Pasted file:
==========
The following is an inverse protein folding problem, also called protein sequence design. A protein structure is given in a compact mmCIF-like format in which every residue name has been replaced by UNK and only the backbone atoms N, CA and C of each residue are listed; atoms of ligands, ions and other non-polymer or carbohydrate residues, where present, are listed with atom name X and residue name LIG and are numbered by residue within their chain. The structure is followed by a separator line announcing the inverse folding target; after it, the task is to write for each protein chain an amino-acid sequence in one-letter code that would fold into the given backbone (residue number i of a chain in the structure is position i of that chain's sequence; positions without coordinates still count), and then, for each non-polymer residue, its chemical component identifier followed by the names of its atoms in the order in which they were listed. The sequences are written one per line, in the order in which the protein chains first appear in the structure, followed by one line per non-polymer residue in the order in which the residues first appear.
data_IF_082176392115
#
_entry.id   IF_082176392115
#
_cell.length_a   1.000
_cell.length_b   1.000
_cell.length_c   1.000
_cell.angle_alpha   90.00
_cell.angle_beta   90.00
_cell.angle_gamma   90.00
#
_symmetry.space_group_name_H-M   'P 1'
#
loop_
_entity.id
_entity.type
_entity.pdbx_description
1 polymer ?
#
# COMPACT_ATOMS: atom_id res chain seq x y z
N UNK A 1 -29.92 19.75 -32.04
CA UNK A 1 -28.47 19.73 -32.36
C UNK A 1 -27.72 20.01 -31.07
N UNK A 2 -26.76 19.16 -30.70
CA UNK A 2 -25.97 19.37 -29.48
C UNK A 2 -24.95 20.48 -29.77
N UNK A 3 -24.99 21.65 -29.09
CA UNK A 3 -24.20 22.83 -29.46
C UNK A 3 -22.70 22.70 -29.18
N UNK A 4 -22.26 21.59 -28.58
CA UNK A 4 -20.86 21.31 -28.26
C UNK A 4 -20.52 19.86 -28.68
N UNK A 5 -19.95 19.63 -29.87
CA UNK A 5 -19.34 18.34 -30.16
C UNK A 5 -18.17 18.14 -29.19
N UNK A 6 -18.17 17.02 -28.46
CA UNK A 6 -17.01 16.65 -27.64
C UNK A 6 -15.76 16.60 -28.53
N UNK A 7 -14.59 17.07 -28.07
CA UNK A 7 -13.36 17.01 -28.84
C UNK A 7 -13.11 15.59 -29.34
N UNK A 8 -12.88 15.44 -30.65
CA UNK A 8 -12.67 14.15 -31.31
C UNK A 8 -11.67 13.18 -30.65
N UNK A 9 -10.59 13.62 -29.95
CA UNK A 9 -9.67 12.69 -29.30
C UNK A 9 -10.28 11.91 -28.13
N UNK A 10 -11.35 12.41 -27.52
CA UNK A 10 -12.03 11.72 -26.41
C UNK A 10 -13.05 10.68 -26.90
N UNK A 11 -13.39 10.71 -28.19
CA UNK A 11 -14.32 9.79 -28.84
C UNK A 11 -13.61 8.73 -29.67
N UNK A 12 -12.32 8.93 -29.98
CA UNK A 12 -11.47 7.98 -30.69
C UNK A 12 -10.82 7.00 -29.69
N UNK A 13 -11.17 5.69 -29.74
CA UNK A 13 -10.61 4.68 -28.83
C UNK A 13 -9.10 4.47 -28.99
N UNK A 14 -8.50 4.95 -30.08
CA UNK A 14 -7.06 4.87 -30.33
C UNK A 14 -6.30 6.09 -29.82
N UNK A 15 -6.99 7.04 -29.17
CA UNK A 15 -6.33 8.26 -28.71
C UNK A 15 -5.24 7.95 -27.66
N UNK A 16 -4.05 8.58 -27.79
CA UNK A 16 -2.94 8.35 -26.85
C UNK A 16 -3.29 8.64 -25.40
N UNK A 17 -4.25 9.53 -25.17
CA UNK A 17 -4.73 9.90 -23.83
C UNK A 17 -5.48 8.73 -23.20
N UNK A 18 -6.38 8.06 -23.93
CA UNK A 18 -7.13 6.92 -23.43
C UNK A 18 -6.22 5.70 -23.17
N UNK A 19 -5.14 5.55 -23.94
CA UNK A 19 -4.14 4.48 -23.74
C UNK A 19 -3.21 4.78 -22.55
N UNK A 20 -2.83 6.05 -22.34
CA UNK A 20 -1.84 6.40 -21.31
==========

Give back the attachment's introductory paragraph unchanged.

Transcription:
The following is an inverse protein folding problem, also called protein sequence design. A protein structure is given in a compact mmCIF-like format in which every residue name has been replaced by UNK and only the backbone atoms N, CA and C of each residue are listed; atoms of ligands, ions and other non-polymer or carbohydrate residues, where present, are listed with atom name X and residue name LIG and are numbered by residue within their chain. The structure is followed by a separator line announcing the inverse folding target; after it, the task is to write for each protein chain an amino-acid sequence in one-letter code that would fold into the given backbone (residue number i of a chain in the structure is position i of that chain's sequence; positions without coordinates still count), and then, for each non-polymer residue, its chemical component identifier followed by the names of its atoms in the order in which they were listed. The sequences are written one per line, in the order in which the protein chains first appear in the structure, followed by one line per non-polymer residue in the order in which the residues first appear.